Thursday, 1 May 2014

Tease by Amanda Maciel

Sponsored post: I received a digital copy of this book for free on a read-to-review basis. Thanks to HarperCollins and Edelweiss.
Tease
Blurb (from Goodreads):
Emma Putnam is dead, and it's all Sara Wharton's fault.

At least, that's what everyone seems to think. Sara, along with her best friend and three other classmates, has been criminally charged for the bullying and harassment that led to Emma's shocking suicide. Now Sara is the one who's ostracized, already guilty according to her peers, the community, and the media.

During the summer before her senior year, in between meetings with lawyers and a court-recommended therapist, Sara is forced to reflect on the events that brought her to this moment—and ultimately consider her role in an undeniable tragedy. And she'll have to find a way to move forward, even when it feels like her own life is over.

In this powerful debut novel inspired by real-life events, Amanda Maciel weaves a narrative of high school life as complex and heartbreaking as it is familiar: a story of everyday jealousies and resentments, misunderstandings and desires. Tease is a thought-provoking must-read that will haunt readers long after the last page.



Tease by Amanda Maciel

My rating: 4 of 5 stars


Tease(Source: I received a digital copy of this book for free on a read-to-review basis. Thanks to HarperCollins and Edelweiss.)
17-year-old Sara didn’t want Emma Putnam to kill herself, she just wanted her to stop sleeping with her boyfriend, but that’s not the way the general public saw things when Emma committed suicide.
Did Sara’s bullying lead to Emma’s death though? And should Sara and her friends be held responsible?


This was an interesting story about bullying, but I could definitely see both sides of the story.

Sara was quiet a hard character. She believed that she was in the right, and while she didn’t want Emma to kill herself, she still thought that Emma had brought the bullying on herself for sleeping with other people’s boyfriends, which to be quite honest, she kind-of did.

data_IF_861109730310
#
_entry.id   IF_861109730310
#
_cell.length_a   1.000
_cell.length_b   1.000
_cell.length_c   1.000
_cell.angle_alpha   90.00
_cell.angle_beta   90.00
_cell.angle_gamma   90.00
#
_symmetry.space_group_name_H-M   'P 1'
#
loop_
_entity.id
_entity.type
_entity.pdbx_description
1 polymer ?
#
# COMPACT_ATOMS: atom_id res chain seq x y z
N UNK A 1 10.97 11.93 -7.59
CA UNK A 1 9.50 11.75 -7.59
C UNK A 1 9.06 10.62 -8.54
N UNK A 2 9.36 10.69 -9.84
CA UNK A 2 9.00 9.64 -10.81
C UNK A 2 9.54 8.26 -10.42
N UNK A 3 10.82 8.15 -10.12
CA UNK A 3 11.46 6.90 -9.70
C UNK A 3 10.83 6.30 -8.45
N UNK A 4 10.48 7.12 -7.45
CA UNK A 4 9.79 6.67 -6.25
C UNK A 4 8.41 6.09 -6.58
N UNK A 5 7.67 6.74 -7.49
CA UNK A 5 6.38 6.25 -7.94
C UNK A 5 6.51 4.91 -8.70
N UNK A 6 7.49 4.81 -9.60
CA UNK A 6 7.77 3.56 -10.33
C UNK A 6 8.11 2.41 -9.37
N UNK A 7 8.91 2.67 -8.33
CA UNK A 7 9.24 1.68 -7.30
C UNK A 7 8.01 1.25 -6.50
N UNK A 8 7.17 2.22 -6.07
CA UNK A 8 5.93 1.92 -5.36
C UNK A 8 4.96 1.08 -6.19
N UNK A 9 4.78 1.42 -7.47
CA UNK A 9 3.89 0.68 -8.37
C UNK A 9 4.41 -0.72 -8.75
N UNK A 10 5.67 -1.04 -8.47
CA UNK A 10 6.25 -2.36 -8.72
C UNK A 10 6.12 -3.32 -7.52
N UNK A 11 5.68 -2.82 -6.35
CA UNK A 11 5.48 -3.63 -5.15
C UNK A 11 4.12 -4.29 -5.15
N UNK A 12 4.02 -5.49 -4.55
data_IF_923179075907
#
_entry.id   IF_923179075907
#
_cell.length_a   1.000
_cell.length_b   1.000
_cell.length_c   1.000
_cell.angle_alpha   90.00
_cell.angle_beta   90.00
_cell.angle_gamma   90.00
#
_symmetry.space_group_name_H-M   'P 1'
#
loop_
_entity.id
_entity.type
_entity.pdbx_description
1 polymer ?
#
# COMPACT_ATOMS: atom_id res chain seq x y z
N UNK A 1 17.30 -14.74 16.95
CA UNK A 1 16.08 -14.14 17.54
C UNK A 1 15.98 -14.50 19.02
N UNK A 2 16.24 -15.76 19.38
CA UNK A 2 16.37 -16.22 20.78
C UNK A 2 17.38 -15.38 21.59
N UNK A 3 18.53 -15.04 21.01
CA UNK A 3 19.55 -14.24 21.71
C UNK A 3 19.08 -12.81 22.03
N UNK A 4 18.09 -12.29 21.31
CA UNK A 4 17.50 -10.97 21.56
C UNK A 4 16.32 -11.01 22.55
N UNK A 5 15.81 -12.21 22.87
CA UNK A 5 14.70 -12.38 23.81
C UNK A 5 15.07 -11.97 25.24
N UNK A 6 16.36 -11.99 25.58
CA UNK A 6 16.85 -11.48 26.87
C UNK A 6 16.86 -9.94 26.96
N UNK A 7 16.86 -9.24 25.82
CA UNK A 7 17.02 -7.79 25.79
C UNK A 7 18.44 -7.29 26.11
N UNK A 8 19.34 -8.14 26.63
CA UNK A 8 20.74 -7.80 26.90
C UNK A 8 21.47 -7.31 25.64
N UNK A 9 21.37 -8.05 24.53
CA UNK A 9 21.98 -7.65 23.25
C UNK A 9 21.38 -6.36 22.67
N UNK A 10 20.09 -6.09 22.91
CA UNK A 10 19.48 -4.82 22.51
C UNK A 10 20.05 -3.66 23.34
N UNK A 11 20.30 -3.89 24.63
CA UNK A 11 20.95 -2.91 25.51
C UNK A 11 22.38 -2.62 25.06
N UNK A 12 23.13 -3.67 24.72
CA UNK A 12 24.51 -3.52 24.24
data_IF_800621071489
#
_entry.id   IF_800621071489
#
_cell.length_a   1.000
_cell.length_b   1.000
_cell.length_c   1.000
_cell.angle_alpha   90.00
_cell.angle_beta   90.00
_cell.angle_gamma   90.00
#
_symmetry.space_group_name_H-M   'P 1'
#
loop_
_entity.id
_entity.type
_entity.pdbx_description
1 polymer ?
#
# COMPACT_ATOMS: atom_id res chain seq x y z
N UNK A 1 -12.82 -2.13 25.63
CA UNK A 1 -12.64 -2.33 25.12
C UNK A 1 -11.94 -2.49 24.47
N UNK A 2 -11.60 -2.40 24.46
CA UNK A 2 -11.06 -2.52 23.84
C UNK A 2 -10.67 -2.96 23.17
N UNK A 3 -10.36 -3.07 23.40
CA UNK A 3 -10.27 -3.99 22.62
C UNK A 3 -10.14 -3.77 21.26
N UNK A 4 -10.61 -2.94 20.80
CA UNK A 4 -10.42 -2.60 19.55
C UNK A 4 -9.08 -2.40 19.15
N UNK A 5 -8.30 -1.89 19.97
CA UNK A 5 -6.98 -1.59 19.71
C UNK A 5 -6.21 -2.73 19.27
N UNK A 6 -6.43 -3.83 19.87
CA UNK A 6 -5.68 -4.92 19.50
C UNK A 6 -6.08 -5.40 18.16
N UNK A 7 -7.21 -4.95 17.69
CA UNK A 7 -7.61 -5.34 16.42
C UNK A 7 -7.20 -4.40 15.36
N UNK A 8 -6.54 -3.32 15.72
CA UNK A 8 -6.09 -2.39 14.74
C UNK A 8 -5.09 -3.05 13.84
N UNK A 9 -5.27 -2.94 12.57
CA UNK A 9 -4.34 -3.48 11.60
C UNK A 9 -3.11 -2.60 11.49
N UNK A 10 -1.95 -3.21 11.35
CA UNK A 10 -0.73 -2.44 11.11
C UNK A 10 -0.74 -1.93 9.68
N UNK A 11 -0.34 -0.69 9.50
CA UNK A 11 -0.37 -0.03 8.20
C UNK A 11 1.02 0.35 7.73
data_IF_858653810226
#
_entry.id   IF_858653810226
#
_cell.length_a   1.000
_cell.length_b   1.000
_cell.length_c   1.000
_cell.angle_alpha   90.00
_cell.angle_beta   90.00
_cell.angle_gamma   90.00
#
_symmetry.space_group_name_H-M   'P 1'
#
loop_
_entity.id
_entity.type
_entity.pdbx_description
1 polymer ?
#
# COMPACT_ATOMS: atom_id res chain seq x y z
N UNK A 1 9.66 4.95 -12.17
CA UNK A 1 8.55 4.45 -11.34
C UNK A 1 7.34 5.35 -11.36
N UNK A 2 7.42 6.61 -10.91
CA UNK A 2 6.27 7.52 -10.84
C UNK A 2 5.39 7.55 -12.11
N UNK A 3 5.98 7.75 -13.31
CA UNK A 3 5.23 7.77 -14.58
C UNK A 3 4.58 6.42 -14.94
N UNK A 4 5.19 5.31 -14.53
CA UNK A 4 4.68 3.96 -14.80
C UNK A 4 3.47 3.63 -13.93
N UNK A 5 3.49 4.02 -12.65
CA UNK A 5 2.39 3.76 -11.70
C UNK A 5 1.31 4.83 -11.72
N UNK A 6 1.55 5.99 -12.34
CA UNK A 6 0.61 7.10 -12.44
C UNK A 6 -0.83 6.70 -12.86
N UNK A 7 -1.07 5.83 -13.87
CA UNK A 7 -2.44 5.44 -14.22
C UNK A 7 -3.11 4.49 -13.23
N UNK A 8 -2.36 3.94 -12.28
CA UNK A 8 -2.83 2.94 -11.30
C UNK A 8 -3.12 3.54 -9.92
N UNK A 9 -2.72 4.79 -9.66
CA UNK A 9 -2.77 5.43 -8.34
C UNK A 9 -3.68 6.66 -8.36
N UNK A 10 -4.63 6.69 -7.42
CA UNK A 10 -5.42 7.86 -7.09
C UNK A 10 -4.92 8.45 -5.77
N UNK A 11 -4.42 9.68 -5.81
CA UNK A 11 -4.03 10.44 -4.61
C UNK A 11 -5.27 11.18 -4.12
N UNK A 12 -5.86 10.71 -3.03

The storyline in this was pretty good. I know a lot of other people haven’t liked this book, but I did. I was really interested to find out what exactly had been going on, and how Emma came to commit suicide, and while the bullying was bad at times, I liked how we saw things from the bully’s perspective rather than the victims. At face value it may have seemed that Sara and her friends were just bullying Emma, but for Sara it wasn’t that simple.

This is where I can see both sides of the story; because yes – Sara was calling Emma nasty names on facebook, and pulling mean pranks on her, but also – Emma was flirting with, and having sex with Sara’s boyfriend behind her back. Okay, Sara should maybe have gotten angry with her boyfriend as well as Emma, but when Emma was going around sleeping with as many boys as possible, you can see why Sara was annoyed.
I think a lot of the problems in this book were due to peer pressure, because Sara most likely would not have thought up these pranks on her own, and she wouldn’t have spent an hour calling Emma names on facebook if there was nobody else around encouraging her to go on.

I think this book could have been improved if we’d had access to Emma’s point of view as well. I felt like I was only getting half of the story all the time, as who knows if the information Sara was getting about Emma was really true? Did Emma sleep with Dylan? Who instigated it? Was Emma really going around sleeping with as many boys as possible? Was she doing this for attention? Or was she purposely trying to hurt the girls that the guys were dating? Were there any signs that Emma was suicidal? Could someone have prevented her suicide somehow?

The ending to this was satisfactory, although we didn’t find out 100% what punishment the girls received for their part in driving Emma to suicide. I did enjoy this book though, and I would definitely read another book by this author.
Overall; an interesting story about bullying.
8 out of 10.


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